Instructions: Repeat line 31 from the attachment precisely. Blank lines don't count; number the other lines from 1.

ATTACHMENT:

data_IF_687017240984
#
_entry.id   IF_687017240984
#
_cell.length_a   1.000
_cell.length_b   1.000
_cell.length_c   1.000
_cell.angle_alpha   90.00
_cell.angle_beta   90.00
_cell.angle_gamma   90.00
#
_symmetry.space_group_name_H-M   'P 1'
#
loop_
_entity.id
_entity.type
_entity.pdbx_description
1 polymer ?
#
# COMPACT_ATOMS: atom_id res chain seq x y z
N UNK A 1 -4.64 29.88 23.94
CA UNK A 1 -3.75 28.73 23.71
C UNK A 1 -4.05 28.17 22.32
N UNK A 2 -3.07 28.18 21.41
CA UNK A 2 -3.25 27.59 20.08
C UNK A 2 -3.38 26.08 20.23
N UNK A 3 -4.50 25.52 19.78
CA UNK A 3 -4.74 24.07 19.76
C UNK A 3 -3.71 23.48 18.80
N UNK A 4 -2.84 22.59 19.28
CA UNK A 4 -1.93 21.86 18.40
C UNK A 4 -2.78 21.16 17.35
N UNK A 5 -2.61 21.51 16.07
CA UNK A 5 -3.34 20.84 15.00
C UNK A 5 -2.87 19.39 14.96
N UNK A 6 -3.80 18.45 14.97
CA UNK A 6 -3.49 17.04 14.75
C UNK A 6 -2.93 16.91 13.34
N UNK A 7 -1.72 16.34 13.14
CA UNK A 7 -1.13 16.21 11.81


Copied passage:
CA UNK A 4 -1.93 21.86 18.40